Creating novel online archives. Anthropological ideas transformed into software engineering. A new sub-field that emerged through a blog. Orphaned data brought together and made available to a new generation of scholars. The informant’s perspective delivered directly. New products for communities to manage their knowledge and heritage. The importance and tensions of open access. Each project below has its own character. As was said repeatedly, more anthropologists should be aware of what is already happening online, and how what we do there is driving the field forward. These projects are changing anthropology. So here they are as a group:
Open Folklore is being created through a joint effort of the American Folklore Society and the Indiana University-Bloomington Libraries. Its main goal is to “make a greater number and variety of useful resources, both published and unpublished, available for the field of folklore studies and the communities with which folklore scholars partner.”
The site highlights Books, Websites, Grey Literature, and Journals as primary categories for access. At its core, Open Folklore does curation online, combining archival functions with access to high-quality information. This combination solves the lack of preservation and inconsistent quality problems often encountered online, and wraps that curation combo into an open-access model.
Ultimately, Open Folklore will become a multi-faceted resource, combining digitization and digital preservation of data, publications, educational materials, and scholarship in folklore; promoting open access to these materials; and providing an online search tool to enhance discoverability of relevant, reliable resources for folklore studies.
Open Folklore represents a well-conceived and well-executed collaborative model, with important partners in folklore studies coming together with libraries interested in open access and university presses pushing into new arenas of publishing. Open Folklore is not a lone researcher model, and shows how professional societies can take leadership roles in increasing access to their research and publications.
In his paper “Another World Is Possible: Open Folklore As Library-Scholarly Society Partnership,” Jason Baird Jackson emphasized how being late to the digital scene actually helped folklore studies. The American Anthropological Association got stuck into a commercial publishing model that is now very difficult to leave, largely for how finances and membership interests are now joined. Open Folklore was able to pursue the open-access route once many of the tools were in place, and with recognition of mistakes made by other fields in negotiating the bridge to the increasingly online delivery of scholarly information.
Mukurtu is an open access software package built to help indigenous community manage their digital content. It is built on Drupal, and includes an innovative approach to allow access in ways that make sense to local communities – access based on traditional roles, membership, kinship, and other relevant categories. Overall, the Mukurtu enterprise emphasizes (1) Cultural protocol-based access control, (2) Flexible templates, (3) Multiple licensing options, and (4) Free and open source software.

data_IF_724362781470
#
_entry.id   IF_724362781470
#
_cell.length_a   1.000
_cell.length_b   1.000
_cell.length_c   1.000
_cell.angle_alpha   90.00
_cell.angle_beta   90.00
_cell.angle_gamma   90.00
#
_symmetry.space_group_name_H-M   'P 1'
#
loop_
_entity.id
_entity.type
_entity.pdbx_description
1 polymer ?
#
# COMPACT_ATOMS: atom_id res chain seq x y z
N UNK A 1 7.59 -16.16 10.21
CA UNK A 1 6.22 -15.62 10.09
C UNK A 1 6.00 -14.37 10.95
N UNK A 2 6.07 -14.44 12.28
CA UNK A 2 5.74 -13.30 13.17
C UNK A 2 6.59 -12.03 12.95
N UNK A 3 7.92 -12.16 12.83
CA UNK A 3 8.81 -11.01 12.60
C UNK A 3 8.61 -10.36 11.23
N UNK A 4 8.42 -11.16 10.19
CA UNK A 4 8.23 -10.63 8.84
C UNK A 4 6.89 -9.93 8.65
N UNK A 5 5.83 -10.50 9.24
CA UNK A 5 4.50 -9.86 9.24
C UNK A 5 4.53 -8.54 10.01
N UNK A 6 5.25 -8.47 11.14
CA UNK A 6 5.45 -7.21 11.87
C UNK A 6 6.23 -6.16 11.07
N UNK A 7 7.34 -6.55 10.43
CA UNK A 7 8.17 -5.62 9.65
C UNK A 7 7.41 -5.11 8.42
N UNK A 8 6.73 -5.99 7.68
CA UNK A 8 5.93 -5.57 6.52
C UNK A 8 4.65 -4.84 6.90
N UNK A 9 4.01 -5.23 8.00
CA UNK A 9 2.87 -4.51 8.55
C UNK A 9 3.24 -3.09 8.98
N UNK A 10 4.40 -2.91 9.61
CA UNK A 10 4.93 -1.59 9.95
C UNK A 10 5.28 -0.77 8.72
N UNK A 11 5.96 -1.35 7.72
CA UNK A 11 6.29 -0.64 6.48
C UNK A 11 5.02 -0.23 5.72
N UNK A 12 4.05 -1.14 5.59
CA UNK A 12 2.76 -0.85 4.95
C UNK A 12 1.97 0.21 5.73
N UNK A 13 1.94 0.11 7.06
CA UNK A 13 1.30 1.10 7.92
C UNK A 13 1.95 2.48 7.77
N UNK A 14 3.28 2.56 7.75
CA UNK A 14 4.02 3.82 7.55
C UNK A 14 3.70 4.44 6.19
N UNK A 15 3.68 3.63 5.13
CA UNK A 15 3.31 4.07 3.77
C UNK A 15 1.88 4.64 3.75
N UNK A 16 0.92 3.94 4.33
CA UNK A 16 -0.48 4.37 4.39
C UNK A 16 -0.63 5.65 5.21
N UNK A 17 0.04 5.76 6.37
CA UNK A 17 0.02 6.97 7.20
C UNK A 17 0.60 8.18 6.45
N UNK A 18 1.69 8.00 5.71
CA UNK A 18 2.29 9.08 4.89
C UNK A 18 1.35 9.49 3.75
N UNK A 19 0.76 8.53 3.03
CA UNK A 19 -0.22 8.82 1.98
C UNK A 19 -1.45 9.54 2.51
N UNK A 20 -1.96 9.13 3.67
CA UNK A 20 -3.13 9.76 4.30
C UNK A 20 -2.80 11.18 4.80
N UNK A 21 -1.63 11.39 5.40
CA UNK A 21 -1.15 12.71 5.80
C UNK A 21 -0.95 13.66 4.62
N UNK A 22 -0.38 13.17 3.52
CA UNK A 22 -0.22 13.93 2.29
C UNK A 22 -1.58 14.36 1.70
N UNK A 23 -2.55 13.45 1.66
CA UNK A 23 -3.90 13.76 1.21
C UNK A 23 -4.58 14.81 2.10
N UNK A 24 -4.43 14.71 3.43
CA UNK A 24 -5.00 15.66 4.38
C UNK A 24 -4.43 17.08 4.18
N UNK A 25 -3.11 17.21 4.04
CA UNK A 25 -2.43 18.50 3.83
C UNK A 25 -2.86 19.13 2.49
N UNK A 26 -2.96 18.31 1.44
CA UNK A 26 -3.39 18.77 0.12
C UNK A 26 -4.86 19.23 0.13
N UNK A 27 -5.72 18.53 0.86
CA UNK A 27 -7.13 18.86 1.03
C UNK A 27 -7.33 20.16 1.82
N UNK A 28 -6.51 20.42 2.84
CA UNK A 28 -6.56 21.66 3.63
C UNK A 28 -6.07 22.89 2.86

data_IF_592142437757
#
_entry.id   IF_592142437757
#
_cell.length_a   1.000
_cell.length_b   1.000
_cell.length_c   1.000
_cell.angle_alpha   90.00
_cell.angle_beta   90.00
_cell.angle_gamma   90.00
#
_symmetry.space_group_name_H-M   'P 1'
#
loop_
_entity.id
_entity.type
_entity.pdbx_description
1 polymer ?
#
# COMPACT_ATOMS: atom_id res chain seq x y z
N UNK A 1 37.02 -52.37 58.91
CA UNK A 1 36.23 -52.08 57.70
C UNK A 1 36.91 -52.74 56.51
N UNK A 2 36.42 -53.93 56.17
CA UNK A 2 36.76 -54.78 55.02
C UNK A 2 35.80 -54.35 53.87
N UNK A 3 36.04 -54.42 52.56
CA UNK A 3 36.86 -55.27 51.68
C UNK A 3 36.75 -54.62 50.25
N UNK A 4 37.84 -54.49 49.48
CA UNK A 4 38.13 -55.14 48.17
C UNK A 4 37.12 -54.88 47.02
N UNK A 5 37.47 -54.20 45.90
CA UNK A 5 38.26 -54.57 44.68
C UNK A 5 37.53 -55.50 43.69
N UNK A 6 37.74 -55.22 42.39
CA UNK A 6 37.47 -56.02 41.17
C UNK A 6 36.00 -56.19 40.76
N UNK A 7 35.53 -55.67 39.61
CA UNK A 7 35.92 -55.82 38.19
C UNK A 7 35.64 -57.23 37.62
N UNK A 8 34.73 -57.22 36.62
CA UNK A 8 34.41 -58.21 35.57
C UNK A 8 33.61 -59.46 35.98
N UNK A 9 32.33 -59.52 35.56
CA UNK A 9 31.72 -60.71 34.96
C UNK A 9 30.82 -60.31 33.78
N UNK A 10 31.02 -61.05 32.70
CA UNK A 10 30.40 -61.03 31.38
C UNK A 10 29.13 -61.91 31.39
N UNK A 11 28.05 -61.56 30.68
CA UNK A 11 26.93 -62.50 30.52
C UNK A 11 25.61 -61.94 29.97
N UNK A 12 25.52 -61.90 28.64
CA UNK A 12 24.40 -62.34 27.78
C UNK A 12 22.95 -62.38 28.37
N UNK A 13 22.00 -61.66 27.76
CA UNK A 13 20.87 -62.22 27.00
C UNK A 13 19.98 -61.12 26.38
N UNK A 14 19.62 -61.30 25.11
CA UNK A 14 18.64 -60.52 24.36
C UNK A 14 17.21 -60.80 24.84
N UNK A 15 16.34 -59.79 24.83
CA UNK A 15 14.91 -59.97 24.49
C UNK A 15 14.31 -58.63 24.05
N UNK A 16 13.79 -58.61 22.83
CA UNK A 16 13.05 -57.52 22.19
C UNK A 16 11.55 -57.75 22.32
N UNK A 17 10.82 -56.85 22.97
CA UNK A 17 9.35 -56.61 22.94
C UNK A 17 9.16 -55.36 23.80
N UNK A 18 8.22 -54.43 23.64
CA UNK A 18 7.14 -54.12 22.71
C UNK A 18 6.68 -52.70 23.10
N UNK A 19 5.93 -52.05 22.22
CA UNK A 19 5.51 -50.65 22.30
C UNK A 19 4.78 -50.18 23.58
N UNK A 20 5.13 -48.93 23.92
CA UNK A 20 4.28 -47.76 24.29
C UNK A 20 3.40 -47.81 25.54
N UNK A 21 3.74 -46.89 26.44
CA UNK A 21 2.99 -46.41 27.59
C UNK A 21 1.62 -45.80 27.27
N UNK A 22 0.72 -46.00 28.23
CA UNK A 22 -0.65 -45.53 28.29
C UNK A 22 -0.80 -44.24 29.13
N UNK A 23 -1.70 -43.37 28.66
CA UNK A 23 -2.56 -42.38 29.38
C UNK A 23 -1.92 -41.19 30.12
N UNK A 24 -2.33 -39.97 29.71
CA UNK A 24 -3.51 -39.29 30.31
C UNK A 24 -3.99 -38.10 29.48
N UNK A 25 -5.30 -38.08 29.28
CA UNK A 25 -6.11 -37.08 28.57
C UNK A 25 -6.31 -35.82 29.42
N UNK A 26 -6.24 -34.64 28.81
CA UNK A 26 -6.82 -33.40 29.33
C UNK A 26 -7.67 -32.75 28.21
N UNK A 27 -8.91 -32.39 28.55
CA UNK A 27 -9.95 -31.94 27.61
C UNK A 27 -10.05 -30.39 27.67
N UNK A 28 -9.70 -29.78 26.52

Kim Christen, Mukurtu and indigenous communities are also integrating Traditional Knowledge Licenses into the overall digital effort.
At Mukurtu we know that managing traditional knowledge is as significant as preserving digital cultural heritage. In order to provide tools to help Indigenous communities manage their traditional knowledge we have worked with intellectual property specialists and lawyers to create a set of traditional knowledge licenses that work with traditional copyright and creative commons licenses to provide flexible and adaptable sets of agreements that clearly state the access and use parameters for materials (at the item and collections level). These licenses also provide a starting point for dialogue with others who may own Indigenous materials and not know the proper ways to manage and circulate them. Our hope is that these licenses will be a starting point for open, respectful and mutually beneficial conversations between the many stakeholders who are involved with and care about Indigenous cultural heritage materials.
In her talk “Open Anthropology: Where to Go From Here”, Kim Christen made two points which bear mention here. First, she emphasized how as an anthropologist, she was able to bring an unfamiliar problem to software engineers and help them understand what indigenous communities wanted in terms of design. Open access is generally taken to mean access to everyone, which is not a relevant model for traditional knowledge. Designers actually got excited to do something different once they understood the problem well, something that the combination of anthropology and a community-based approach facilitated.
Christen also spoke of the “stranglehold of openness,” where openness as free access to all is taken as the end goal for all projects that fall under the “open” label. Instead of falling under the spell of a progressive ideal emanating from centers of digital power, anthropologists need to consider a diversity of means to achieve openness, and to deliver alternative ways to articulate what openness means for varied communities.